NOTES OF A CROCODILEBook - 2017
The English-language premiere of Qiu Miaojin's coming-of-age novel about queer teenagers in Taiwan, a cult classic in China and winner of the 1995 China Times Literature Award.
An NYRB Classics Original
Set in the post-martial-law era of late-1980s Taipei, Notes of a Crocodile is a coming-of-age story of queer misfits discovering love, friendship, and artistic affinity while hardly studying at Taiwan’s most prestigious university. Told through the eyes of an anonymous lesbian narrator nicknamed Lazi, this cult classic is a postmodern pastiche of diaries, vignettes, mash notes, aphorisms, exegesis, and satire by an incisive prose stylist and major countercultural figure.
Afflicted by her fatalistic attraction to Shui Ling, an older woman, Lazi turns for support to a circle of friends that includes a rich kid turned criminal and his troubled, self-destructive gay lover, as well as a bored, mischievous overachiever and her alluring slacker artist girlfriend.
Illustrating a process of liberation from the strictures of gender through radical self-inquiry, Notes of a Crocodile is a poignant masterpiece of social defiance by a singular voice in contemporary Chinese literature.
Baker & Taylor
"Set in the post-martial-law era of 1990s Taipei, Notes of a Crocodile depicts the coming-of-age of a group of queer misfits discovering love, friendship, and artistic affinity while hardly studying at Taiwan's most prestigious university. Told through the eyes of an anonymous lesbian narrator nicknamed Lazi, Qiu Miaojin's cult classic novel is a postmodern pastiche of diaries, vignettes, mash notes, aphorisms, exegesis, and satire by an incisive prose stylist and countercultural icon. Afflicted by her fatalistic attraction to Shui Ling, an older woman who is alternately hot and cold toward her, Lazi turns for support to a circle of friends that includes the devil-may-care, rich-kid-turned-criminal Meng Sheng and his troubled, self-destructive gay lover Chu Kuang, as well as the bored, mischievous overachiever Tun Tun and her alluring slacker artist girlfriend Zhi Rou. Bursting with the optimism of newfound liberation and romantic idealism despite corroding innocence, Notes of a Crocodile is a poignant and intimate masterpiece of social defiance by a singular voice in contemporary Chinese literature"--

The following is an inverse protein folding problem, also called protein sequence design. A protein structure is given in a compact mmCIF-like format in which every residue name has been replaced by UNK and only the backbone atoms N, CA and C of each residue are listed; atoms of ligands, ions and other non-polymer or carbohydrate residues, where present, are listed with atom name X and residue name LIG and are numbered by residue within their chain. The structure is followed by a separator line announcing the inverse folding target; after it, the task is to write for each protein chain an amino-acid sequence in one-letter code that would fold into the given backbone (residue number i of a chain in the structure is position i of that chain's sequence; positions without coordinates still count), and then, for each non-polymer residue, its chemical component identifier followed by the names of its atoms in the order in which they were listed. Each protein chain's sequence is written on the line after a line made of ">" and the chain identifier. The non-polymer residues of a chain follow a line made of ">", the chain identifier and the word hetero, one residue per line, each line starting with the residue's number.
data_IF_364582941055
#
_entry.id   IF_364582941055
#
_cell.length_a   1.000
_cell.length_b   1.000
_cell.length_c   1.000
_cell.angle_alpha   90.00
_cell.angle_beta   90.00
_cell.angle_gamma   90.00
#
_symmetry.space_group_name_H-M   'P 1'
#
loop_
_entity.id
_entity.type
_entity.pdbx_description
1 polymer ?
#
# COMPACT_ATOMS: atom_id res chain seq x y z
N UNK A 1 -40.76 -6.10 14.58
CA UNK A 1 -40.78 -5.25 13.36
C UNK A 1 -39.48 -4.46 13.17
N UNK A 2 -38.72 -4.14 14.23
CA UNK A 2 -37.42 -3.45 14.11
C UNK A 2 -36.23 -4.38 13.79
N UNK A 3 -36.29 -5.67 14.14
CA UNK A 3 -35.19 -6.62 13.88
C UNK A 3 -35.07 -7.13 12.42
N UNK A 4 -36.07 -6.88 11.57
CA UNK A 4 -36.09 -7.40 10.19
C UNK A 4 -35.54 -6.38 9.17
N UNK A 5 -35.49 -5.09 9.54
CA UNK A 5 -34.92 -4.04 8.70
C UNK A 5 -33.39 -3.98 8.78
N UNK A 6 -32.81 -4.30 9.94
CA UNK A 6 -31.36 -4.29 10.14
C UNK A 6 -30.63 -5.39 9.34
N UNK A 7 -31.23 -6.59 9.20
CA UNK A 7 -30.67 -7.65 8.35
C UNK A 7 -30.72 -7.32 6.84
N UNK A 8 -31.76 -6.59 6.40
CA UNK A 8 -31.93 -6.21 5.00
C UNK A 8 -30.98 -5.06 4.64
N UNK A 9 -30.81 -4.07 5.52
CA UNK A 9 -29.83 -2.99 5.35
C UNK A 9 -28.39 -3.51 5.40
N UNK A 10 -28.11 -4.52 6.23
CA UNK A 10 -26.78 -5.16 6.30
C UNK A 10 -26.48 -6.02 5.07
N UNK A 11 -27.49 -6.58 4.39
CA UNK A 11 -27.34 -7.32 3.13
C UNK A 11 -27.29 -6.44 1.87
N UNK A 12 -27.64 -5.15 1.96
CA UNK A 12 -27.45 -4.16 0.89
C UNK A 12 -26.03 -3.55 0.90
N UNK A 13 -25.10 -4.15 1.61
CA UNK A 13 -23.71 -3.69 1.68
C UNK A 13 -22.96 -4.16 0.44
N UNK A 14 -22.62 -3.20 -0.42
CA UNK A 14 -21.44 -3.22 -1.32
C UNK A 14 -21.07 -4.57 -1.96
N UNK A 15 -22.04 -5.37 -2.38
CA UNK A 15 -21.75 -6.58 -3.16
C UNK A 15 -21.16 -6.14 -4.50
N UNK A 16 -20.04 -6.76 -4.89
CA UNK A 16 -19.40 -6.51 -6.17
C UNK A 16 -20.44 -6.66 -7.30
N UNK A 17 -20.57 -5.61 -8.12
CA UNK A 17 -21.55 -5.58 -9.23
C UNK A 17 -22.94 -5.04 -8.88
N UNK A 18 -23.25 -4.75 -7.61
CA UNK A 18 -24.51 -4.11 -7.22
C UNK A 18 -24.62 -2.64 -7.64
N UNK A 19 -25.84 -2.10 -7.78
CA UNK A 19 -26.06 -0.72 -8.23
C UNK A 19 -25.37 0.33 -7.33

From the critics
QuotesAdd a Quote
It was a clandestine form of dating—the kind where the person you're going out with doesn't know it's a date. I denied myself, and I denied the fact that she was part of my life, so much so that I denied the dotted line that connected the two of us and our entire relationship to a crime.
For a long time, my hidden shame had made me push everyone away. I'd rejected them before they could reject me. I ran away from close relationships even with people who loved me.
When all is said and done, you and I aren't quite cut from the same cloth. Society still considers you a normal woman. Your love for me was a feminine, maternal love that can just as easily be extended to any man. Basically the only difference between you and other women is that your heart is more open. But me, our relationship left me fundamentally altered. You tore me open and exposed the man inside. That new me has no rightful place within humanity. I don't think you've been cast out. You can still return to that place where I'm no longer allowed.
Zhi Rou took a gulp of beer and puffed on her cigarette. She looked so tough that I had to chuckle. Then she grew solemn. "Lazi, there's something you once said that I've always remembered: 'Only healthy people are capable of being in love. Using love to treat an illness just makes the illness worse.' I realize that's exactly what I did: I used love to fight illness, and it ruined me. I have to change my ways. I can't be like that anymore."
[Zhi Rou said,] "I have a huge existential void, and no one can make me happy. When I'm with a man, I see the beauty of a woman's soul, and I wish I were free all over again. But I can't be with a woman, either, because then I fantasize to death about men's bodies."
AgeAdd Age Suitability
There are no ages for this title yet.
SummaryAdd a Summary
There are no summaries for this title yet.
There are no notices for this title yet.